For the next two years after her conversion, Raïssa's vocation as a Catholic contemplative emerged as she spent her days in study and prayer. Her sister Véra, who moved in permanently with the couple starting in December 1906, made it possible for Raïssa to avoid virtually all contact with the outside world. Apparently without resentment, Véra took on most of the daily household chores. From this time until her death in 1959, Véra would be a member of a "small flock of three." Jacques, who took considerable time off from his own studies and prayers to attend to household tasks, also took on the psychological burden of consoling both sets of parents on the "loss" of their children to the demands of the Roman Catholic faith. In January 1907, Raïssa was seriously ill, possibly from amoebic enteritis, and received the last rites of the Catholic Church, ecstatically experiencing the sacrament as "a new baptism." She would describe the experience as having flooded her with "grace and peace" and bringing her "the joy of suffering." She soon had what she called a "sudden and undeniable" physical recovery. As a consequence of this event, she offered to God "the total gift of herself" and shortly after began attending daily Mass.
Over the next several years, Raïssa sought ways to deepen her religious devotion, and discussions on this issue took place between her, Jacques, and Véra. In time, the triumvirate discerned a clear path. On September 29, 1912, in the presence of the Dominican priest Humbert Clerissac, who now served as their charismatic spiritual father, the three took vows of celibacy, becoming oblates on that day at St. Paul's Abbey in Oosterhout. Several days later, Jacques and Raïssa offered their marriage to God as a pledge of their future celibate life together. These decisions, as well as Raïssa's recurring mysterious illnesses and mystical spirituality, confounded both the Oumansoff and Maritain families. The estrangement between Jacques and his mother Genevieve Favre (whose marriage to Jacques' father had all but collapsed before her husband committed suicide) was only slowly—and never totally—bridged over the next years. Both Ilia and Issia Oumansoff, however, not only became reconciled to the decisions their daughters had made, but over time became converts themselves to Roman Catholicism.
In 1918, a substantial legacy to Jacques from a dead soldier, Pierre Villard, made it possible for the trio to attain a state close to financial independence. In 1923, Jacques purchased a house in Meudon, a suburb south of Paris, where he would write the many books that would eventually make his name known throughout the world, not only to Roman Catholics and other believing Christians but also to many of the non-religious intellectually engaged citizens of the 20th century.
At around the same time, first Raïssa and then Jacques discovered the vast body of work left behind by St. Thomas Aquinas (c. 1225–1274), the "Prince of Scholastic Philosophers" and "Doctor Angelicus" whose Summa Theologica was intended by its author to be the sum of all known learning. Both Maritains regarded the teachings of Aquinas not as part of a dead medieval world but rather as a living doctrine, the essence of which could be made viable once again for the contemporary world. Known as Thomism, these teachings formed a complex intellectual structure which proclaimed that faith and knowledge could be made totally compatible with one another by use of reason. Aquinas was the thinker who would become the central passion of the couple's lives. They were convinced that the 20th century could learn much from Thomism, a modernized version of which Jacques tirelessly spread to bring the modern age back to spirituality and moral truth. In her own, less philosophical and more personal, fashion, Raïssa also spread the same message.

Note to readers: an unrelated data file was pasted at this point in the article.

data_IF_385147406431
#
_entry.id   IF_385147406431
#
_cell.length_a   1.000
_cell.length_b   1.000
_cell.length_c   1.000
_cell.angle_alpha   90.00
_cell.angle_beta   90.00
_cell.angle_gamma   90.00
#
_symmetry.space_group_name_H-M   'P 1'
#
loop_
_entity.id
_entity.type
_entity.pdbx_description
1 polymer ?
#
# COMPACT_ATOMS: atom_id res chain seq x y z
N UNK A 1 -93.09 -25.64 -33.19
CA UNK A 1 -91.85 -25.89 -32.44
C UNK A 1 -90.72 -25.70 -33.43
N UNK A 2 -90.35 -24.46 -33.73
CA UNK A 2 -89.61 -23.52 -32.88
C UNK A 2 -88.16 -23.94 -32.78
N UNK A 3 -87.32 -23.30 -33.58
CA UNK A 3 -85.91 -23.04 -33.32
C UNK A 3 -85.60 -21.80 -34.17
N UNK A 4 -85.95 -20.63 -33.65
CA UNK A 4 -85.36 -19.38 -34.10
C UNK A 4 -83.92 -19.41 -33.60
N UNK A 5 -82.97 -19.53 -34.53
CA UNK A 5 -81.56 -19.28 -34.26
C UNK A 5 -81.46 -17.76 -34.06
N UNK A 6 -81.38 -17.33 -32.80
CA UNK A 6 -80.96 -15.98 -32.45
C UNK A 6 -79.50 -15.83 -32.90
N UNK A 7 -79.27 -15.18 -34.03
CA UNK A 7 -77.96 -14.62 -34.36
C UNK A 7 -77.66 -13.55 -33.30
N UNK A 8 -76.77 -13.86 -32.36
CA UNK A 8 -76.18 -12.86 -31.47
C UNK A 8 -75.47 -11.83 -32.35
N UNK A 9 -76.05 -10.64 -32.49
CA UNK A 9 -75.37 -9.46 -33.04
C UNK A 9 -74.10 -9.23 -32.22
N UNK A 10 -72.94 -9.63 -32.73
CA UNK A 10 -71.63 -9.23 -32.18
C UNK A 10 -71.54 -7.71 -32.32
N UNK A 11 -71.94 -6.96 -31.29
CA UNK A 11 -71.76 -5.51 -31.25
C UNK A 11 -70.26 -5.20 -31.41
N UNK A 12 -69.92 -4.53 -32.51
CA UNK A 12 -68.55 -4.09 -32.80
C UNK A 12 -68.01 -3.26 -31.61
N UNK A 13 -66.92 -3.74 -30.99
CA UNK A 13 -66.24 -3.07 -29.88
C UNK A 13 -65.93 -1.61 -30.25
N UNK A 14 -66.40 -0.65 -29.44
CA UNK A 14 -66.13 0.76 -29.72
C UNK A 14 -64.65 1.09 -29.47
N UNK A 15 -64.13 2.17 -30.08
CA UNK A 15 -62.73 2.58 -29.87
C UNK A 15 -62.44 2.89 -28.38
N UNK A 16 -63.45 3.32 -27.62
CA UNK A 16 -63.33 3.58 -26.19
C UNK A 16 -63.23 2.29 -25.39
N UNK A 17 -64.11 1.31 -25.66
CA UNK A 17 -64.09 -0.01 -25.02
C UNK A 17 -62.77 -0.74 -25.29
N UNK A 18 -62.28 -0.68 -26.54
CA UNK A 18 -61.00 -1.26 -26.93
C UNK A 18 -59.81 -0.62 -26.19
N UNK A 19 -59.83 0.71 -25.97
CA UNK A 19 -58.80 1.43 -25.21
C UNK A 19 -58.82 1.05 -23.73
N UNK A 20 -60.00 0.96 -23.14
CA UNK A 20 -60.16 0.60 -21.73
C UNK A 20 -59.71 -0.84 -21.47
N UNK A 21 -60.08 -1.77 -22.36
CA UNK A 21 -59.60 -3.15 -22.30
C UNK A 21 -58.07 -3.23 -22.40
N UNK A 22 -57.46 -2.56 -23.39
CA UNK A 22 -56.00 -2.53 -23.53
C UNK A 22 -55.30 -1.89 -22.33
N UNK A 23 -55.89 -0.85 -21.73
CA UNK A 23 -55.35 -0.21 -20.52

Although Raïssa was usually ailing and self-absorbed, Jacques admired her and regarded her as both a poet and a mystic. Over the years, while he would describe her as a person who was "in the world but not of it," she wrote a number of books including four volumes of poetry, two volumes of memoirs (We Have Been Friends Together , and Adventures in Grace ), and the posthumously published Notes on the Lord's Prayer (1964) and Raïssa's Journal (1974). One of her books, The Situation of Poetry (1955), was co-authored with her husband. Unlike the many French Catholics who, attracted to Fascism and Nazism, were willing to grant Adolf Hitler the benefit of the doubt because he had been able to destroy Marxism and "restore order" in Germany, Jacques Maritain fully recognized the dangers of authoritarian racism. At least in part, this was based on his realization that a Nazified Europe would gravely endanger the two persons with whom he had shared virtually all of his adult life, Raïssa and Véra. Although both women had been devout Catholics since they were in their 20s, according to Nazi Germany's Nuremberg Laws they remained Jews.
The three arrived in the United States in late December 1939. During World War II, they lived in Manhattan's Greenwich Village, and Jacques was active in Free French politics while also lecturing and writing. In the evenings, the Maritains often gave parties at which philosophical ideas, frequently of a Thomist nature, flowed easily along with the ginger ale. In November 1944, Jacques was appointed France's ambassador to the Vatican, a post he held until 1948. At that point, he resumed his teaching at Princeton University, where the trio continued to live after he achieved emeritus status in 1952. The Maritains maintained their residence at 26 Linden Lane in Princeton, with Jacques, Raïssa, and Véra carrying on in their accustomed patterns for a number of years. Then in 1956, Véra's health began to decline dramatically. She died in December 1959 after enduring much pain and suffering. In a letter dated February 8, 1960, to Anne Green (a writer and sister of the writer Julien Green), Raïssa noted: "There was a special bond, a naive playfulness, a perpetual game between Véra and me. Although she was younger than I, in the game she was my little mother and I was her little child."